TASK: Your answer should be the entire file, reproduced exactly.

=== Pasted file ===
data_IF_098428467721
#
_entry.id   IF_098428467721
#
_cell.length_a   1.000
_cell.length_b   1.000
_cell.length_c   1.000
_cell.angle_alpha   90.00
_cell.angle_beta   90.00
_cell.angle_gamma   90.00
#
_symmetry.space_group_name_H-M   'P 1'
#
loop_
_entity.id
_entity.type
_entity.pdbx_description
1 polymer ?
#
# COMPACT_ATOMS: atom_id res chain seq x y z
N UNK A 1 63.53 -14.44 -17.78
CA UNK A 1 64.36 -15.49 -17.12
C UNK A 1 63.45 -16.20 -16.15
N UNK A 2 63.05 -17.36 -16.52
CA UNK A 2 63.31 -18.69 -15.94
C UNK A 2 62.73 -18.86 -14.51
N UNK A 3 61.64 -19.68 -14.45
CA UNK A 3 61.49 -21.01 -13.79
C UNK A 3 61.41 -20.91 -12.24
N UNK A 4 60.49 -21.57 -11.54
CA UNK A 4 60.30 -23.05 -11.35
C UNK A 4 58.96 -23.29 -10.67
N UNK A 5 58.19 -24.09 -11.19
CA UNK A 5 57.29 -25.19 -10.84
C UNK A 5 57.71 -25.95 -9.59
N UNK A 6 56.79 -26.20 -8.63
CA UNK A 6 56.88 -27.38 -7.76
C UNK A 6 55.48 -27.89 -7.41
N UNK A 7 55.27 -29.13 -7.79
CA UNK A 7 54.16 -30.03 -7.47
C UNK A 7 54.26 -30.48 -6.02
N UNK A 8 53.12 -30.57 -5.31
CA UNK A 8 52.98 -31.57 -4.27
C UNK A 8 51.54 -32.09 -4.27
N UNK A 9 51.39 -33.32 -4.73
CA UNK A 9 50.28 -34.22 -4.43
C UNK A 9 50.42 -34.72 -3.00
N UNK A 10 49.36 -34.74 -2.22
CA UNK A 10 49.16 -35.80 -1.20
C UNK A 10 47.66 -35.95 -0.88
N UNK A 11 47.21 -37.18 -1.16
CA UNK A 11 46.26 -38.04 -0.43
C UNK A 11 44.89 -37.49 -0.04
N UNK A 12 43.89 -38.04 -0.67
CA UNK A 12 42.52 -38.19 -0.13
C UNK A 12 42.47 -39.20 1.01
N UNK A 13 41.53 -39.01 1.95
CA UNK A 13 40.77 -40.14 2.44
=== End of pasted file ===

data_IF_098428467721
#
_entry.id   IF_098428467721
#
_cell.length_a   1.000
_cell.length_b   1.000
_cell.length_c   1.000
_cell.angle_alpha   90.00
_cell.angle_beta   90.00
_cell.angle_gamma   90.00
#
_symmetry.space_group_name_H-M   'P 1'
#
loop_
_entity.id
_entity.type
_entity.pdbx_description
1 polymer ?
#
# COMPACT_ATOMS: atom_id res chain seq x y z
N UNK A 1 63.53 -14.44 -17.78
CA UNK A 1 64.36 -15.49 -17.12
C UNK A 1 63.45 -16.20 -16.15
N UNK A 2 63.05 -17.36 -16.52
CA UNK A 2 63.31 -18.69 -15.94
C UNK A 2 62.73 -18.86 -14.51
N UNK A 3 61.64 -19.68 -14.45
CA UNK A 3 61.49 -21.01 -13.79
C UNK A 3 61.41 -20.91 -12.24
N UNK A 4 60.49 -21.57 -11.54
CA UNK A 4 60.30 -23.05 -11.35
C UNK A 4 58.96 -23.29 -10.67
N UNK A 5 58.19 -24.09 -11.19
CA UNK A 5 57.29 -25.19 -10.84
C UNK A 5 57.71 -25.95 -9.59
N UNK A 6 56.79 -26.20 -8.63
CA UNK A 6 56.88 -27.38 -7.76
C UNK A 6 55.48 -27.89 -7.41
N UNK A 7 55.27 -29.13 -7.79
CA UNK A 7 54.16 -30.03 -7.47
C UNK A 7 54.26 -30.48 -6.02
N UNK A 8 53.12 -30.57 -5.31
CA UNK A 8 52.98 -31.57 -4.27
C UNK A 8 51.54 -32.09 -4.27
N UNK A 9 51.39 -33.32 -4.73
CA UNK A 9 50.28 -34.22 -4.43
C UNK A 9 50.42 -34.72 -3.00
N UNK A 10 49.36 -34.74 -2.22
CA UNK A 10 49.16 -35.80 -1.20
C UNK A 10 47.66 -35.95 -0.88
N UNK A 11 47.21 -37.18 -1.16
CA UNK A 11 46.26 -38.04 -0.43
C UNK A 11 44.89 -37.49 -0.04
N UNK A 12 43.89 -38.04 -0.67
CA UNK A 12 42.52 -38.19 -0.13
C UNK A 12 42.47 -39.20 1.01
N UNK A 13 41.53 -39.01 1.95
CA UNK A 13 40.77 -40.14 2.44